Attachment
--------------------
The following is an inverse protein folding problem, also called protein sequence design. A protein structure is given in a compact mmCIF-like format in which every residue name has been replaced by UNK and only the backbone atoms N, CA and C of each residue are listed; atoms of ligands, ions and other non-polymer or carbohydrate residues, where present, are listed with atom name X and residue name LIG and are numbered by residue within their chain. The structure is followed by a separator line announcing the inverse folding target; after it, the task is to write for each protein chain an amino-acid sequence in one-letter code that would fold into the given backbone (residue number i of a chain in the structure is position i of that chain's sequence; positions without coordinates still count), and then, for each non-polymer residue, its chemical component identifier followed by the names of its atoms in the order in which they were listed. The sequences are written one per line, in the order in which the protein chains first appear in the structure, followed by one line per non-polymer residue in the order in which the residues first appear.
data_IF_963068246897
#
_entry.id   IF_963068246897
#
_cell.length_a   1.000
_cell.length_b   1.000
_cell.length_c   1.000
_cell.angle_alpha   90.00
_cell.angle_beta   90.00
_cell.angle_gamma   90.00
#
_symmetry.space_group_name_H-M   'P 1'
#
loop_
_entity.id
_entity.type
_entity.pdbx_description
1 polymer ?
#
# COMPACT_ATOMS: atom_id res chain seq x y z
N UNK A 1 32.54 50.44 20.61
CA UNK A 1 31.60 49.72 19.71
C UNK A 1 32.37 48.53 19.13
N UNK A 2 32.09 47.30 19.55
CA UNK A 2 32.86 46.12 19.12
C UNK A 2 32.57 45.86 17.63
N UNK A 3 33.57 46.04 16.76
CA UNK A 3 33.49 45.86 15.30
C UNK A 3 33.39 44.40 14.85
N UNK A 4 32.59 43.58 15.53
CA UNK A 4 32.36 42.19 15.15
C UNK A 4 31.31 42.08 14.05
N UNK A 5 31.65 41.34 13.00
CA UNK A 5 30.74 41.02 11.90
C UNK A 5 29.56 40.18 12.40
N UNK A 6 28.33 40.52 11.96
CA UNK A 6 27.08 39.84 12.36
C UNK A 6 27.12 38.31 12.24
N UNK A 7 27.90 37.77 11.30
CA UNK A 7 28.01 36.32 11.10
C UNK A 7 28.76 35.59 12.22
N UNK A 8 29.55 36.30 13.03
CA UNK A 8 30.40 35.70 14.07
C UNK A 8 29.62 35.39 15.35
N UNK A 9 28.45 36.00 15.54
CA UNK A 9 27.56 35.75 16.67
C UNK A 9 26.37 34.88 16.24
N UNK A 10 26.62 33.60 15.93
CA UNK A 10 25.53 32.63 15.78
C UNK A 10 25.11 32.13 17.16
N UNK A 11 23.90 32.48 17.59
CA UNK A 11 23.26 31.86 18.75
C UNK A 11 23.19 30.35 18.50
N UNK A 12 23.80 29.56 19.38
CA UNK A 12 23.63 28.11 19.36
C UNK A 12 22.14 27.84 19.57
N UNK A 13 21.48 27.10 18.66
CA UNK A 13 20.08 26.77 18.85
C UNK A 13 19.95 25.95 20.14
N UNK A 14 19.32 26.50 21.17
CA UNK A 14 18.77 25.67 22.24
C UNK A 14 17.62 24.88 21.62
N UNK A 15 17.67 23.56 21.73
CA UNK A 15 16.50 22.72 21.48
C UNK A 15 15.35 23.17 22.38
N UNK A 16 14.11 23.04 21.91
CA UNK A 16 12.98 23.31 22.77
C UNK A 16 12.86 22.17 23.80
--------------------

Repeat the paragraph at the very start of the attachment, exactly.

The following is an inverse protein folding problem, also called protein sequence design. A protein structure is given in a compact mmCIF-like format in which every residue name has been replaced by UNK and only the backbone atoms N, CA and C of each residue are listed; atoms of ligands, ions and other non-polymer or carbohydrate residues, where present, are listed with atom name X and residue name LIG and are numbered by residue within their chain. The structure is followed by a separator line announcing the inverse folding target; after it, the task is to write for each protein chain an amino-acid sequence in one-letter code that would fold into the given backbone (residue number i of a chain in the structure is position i of that chain's sequence; positions without coordinates still count), and then, for each non-polymer residue, its chemical component identifier followed by the names of its atoms in the order in which they were listed. The sequences are written one per line, in the order in which the protein chains first appear in the structure, followed by one line per non-polymer residue in the order in which the residues first appear.